Confined spaces work dangers underestimated
An electrical company and a farming partnership have both been fined by the court for an incident in New Zealand where an electrician was engulfed in a grain silo and had to be dug out and resuscitated.
Poor risk management, emergency planning and training for confined spaces work put an electrician’s life in danger and threatened the safety of 14 others who went to his aid in a grain silo incident, said WorkSafe New Zealand Chief Inspector Keith Stewart.
The electrical company Austin Bros (1980) and the farming partnership Mark and Sonia Dillon appeared in the Gore District Court for sentencing on 14 June 2017 and in a reserved decision, the court has fined the company and the partnership for their roles in the incident.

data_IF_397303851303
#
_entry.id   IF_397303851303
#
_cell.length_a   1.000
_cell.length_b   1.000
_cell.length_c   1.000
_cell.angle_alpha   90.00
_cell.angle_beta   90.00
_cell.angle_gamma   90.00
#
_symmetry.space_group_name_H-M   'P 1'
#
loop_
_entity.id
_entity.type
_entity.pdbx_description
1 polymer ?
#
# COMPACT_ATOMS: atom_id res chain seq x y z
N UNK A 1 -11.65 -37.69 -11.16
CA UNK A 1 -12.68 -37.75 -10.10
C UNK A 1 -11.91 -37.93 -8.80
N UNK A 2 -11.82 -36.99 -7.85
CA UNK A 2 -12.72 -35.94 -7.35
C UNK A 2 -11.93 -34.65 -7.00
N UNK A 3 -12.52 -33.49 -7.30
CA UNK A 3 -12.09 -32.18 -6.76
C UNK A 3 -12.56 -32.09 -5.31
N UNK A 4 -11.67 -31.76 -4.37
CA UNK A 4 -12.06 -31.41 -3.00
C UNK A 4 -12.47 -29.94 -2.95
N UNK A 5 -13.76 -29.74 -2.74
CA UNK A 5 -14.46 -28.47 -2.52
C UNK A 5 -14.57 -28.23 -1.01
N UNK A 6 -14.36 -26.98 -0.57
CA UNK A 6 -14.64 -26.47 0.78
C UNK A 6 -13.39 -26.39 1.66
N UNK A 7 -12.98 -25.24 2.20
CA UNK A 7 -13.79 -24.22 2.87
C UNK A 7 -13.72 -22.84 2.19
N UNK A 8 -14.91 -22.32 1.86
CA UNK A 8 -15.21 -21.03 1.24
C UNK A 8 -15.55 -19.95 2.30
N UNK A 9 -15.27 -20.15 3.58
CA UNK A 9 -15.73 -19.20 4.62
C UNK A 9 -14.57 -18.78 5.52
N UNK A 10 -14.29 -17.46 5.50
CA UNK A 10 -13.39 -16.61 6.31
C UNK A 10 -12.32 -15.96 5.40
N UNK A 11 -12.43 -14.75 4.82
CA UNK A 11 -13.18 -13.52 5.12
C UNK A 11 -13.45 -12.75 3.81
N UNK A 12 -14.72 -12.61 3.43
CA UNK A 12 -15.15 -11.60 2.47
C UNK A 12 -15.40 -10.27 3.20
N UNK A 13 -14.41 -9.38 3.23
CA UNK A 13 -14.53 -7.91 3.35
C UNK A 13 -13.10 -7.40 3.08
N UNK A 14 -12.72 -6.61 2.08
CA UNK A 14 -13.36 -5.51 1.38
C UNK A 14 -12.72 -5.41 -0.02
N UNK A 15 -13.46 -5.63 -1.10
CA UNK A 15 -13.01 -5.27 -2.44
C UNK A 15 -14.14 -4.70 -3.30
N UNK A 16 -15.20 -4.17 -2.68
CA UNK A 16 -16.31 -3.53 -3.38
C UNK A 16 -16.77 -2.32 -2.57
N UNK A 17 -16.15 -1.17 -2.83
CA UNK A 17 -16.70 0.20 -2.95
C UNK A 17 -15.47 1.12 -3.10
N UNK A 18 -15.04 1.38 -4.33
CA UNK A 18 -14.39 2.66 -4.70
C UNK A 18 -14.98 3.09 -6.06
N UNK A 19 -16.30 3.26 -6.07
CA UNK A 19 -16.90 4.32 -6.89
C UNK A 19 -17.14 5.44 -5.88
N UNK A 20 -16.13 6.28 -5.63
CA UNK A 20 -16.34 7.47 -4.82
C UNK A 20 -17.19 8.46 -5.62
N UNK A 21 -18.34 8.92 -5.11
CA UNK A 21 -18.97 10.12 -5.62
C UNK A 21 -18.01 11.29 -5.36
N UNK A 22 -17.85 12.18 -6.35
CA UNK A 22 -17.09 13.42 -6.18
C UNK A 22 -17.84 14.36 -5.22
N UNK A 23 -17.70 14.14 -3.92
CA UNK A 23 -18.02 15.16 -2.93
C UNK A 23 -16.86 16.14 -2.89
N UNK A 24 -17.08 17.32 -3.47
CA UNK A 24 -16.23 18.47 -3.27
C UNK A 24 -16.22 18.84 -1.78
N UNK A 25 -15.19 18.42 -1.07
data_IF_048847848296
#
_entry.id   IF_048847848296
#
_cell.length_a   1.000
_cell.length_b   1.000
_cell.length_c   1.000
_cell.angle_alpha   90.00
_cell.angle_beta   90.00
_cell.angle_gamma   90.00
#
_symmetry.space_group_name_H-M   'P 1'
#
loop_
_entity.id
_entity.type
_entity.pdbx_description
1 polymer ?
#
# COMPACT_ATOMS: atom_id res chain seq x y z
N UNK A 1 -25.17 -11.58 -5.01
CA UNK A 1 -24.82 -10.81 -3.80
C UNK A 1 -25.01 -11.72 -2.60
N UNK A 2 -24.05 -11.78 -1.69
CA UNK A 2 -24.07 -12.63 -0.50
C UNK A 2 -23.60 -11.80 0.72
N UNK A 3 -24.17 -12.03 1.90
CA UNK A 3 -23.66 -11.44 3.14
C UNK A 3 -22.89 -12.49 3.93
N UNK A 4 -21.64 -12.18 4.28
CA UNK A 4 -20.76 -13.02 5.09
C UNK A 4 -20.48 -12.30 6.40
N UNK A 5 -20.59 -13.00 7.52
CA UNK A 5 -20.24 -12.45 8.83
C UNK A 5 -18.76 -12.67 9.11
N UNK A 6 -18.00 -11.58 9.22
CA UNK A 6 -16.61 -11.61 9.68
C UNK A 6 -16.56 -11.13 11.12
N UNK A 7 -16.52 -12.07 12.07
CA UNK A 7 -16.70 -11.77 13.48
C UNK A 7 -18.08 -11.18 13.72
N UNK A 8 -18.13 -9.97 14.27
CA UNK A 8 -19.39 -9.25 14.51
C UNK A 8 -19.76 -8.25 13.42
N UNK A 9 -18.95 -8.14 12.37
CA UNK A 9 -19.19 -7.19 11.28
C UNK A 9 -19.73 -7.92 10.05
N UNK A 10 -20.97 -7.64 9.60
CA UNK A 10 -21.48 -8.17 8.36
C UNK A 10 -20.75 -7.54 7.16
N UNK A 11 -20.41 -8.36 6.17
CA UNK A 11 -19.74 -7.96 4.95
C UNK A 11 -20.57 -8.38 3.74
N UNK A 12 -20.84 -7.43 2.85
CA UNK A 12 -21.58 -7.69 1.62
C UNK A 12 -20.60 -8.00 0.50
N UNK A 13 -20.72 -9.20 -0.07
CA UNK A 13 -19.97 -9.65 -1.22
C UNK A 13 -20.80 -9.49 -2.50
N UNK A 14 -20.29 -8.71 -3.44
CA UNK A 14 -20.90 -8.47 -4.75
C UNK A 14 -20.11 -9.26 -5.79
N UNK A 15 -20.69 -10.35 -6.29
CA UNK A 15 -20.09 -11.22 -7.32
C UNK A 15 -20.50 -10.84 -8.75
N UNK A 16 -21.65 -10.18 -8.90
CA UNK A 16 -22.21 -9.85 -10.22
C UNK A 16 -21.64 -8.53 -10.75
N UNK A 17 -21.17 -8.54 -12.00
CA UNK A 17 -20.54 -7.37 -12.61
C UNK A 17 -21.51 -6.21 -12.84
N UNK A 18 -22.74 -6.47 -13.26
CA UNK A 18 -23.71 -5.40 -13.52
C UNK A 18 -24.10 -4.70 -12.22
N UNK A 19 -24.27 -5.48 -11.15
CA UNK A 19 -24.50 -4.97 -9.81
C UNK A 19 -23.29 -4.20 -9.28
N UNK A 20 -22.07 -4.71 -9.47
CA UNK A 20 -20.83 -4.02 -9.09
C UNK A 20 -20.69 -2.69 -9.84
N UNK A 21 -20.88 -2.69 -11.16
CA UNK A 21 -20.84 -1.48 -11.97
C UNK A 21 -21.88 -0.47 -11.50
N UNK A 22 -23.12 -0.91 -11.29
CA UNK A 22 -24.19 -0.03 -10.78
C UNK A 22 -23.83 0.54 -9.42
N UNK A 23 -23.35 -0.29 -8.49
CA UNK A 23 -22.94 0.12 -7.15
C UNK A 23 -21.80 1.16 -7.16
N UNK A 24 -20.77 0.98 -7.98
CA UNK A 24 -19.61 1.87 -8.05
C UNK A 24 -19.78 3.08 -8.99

In March 2016 two electricians were wiring up motors in a newly commissioned grain silo on the Dillon’s property. The electricians were working on top of the grain without harnesses and with no power isolation. A truck arrived to empty the silo and the grain outfeed auger was turned on.
“The dangers of working on grain are well known. Moving grain acts like quicksand and can bury a person in seconds. Even if grain appears to be solid, it is not a safe surface for workers,” said Stewart.
One electrician was engulfed in the grain and had to be dug out and resuscitated. Four rescuers required hospital treatment for breathing difficulties.
“The electricians should have been wearing harnesses; the truck driver should have been told they were in the silo. It was good luck rather than good management that meant no-one died in this incident,” Stewart said.
WorkSafe New Zealand has a fact sheet on its website with more information about planning confined spaces work.
Originally published here.
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